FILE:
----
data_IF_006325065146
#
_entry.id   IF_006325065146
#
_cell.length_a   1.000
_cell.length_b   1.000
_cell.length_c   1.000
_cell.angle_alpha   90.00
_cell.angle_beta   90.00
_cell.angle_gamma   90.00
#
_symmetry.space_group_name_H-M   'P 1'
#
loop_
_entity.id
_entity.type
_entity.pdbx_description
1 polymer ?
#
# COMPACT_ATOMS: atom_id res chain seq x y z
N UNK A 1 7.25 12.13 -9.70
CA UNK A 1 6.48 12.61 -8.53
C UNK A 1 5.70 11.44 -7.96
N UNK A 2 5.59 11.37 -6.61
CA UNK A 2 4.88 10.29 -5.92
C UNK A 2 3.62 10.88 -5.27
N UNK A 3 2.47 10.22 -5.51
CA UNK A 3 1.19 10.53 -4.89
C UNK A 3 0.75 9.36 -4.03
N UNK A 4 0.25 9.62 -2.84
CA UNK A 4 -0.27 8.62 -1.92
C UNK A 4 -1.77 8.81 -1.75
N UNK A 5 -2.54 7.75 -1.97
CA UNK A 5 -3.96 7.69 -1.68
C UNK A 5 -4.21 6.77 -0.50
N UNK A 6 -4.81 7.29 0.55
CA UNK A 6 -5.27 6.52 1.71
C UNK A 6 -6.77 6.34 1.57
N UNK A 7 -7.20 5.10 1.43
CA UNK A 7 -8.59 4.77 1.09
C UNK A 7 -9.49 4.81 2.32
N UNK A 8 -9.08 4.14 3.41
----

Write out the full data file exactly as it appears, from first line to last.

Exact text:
data_IF_006325065146
#
_entry.id   IF_006325065146
#
_cell.length_a   1.000
_cell.length_b   1.000
_cell.length_c   1.000
_cell.angle_alpha   90.00
_cell.angle_beta   90.00
_cell.angle_gamma   90.00
#
_symmetry.space_group_name_H-M   'P 1'
#
loop_
_entity.id
_entity.type
_entity.pdbx_description
1 polymer ?
#
# COMPACT_ATOMS: atom_id res chain seq x y z
N UNK A 1 7.25 12.13 -9.70
CA UNK A 1 6.48 12.61 -8.53
C UNK A 1 5.70 11.44 -7.96
N UNK A 2 5.59 11.37 -6.61
CA UNK A 2 4.88 10.29 -5.92
C UNK A 2 3.62 10.88 -5.27
N UNK A 3 2.47 10.22 -5.51
CA UNK A 3 1.19 10.53 -4.89
C UNK A 3 0.75 9.36 -4.03
N UNK A 4 0.25 9.62 -2.84
CA UNK A 4 -0.27 8.62 -1.92
C UNK A 4 -1.77 8.81 -1.75
N UNK A 5 -2.54 7.75 -1.97
CA UNK A 5 -3.96 7.69 -1.68
C UNK A 5 -4.21 6.77 -0.50
N UNK A 6 -4.81 7.29 0.55
CA UNK A 6 -5.27 6.52 1.71
C UNK A 6 -6.77 6.34 1.57
N UNK A 7 -7.20 5.10 1.43
CA UNK A 7 -8.59 4.77 1.09
C UNK A 7 -9.49 4.81 2.32
N UNK A 8 -9.08 4.14 3.41